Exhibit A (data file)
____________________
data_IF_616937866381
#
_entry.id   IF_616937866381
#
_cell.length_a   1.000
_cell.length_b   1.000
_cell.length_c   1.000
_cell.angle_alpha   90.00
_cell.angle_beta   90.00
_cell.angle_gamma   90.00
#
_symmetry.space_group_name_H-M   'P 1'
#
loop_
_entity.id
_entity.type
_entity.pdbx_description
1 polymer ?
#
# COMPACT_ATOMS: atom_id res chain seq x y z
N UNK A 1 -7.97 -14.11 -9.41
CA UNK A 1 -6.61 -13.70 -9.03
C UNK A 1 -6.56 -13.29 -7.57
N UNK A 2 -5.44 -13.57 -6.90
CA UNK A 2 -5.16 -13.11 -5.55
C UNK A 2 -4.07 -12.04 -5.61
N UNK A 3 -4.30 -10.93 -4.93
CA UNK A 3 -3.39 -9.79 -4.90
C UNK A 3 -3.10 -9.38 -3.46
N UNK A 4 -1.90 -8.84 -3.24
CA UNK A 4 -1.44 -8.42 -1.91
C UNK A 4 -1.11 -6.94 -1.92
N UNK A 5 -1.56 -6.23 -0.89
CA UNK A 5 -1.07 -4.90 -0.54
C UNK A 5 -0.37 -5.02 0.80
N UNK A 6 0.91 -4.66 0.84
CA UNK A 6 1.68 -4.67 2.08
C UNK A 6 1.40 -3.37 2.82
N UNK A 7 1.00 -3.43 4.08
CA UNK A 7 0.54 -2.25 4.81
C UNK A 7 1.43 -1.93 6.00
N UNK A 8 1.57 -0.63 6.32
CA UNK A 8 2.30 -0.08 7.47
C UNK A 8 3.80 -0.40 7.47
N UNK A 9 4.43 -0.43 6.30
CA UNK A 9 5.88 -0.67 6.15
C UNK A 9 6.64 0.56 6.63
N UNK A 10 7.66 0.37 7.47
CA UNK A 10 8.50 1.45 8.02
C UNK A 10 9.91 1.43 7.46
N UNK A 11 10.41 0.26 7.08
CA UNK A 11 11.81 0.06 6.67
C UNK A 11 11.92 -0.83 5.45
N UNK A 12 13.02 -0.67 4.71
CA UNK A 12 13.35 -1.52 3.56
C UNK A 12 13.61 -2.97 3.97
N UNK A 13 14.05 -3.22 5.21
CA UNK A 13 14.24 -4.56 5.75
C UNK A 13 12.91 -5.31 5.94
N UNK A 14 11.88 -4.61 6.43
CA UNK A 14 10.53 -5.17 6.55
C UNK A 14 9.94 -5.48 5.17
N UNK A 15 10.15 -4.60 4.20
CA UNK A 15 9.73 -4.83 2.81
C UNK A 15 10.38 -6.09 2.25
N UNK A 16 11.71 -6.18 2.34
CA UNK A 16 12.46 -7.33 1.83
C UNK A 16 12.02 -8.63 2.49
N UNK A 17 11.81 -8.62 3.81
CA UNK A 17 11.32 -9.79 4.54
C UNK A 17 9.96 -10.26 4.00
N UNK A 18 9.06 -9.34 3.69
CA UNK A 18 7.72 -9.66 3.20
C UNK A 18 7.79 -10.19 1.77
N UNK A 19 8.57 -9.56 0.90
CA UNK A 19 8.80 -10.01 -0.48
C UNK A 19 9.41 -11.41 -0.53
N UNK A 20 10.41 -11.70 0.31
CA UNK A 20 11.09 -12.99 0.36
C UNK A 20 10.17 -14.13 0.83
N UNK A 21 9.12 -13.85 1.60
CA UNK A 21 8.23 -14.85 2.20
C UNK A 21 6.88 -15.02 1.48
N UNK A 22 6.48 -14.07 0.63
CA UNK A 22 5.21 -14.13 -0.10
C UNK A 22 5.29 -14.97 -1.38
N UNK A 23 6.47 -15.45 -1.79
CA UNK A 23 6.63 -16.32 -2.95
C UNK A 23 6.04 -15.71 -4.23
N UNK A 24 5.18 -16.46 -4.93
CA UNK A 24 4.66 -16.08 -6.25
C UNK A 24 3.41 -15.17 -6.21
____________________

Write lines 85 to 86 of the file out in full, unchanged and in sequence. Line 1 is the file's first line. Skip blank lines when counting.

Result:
CA UNK A 22 5.21 -14.13 -0.10
C UNK A 22 5.29 -14.97 -1.38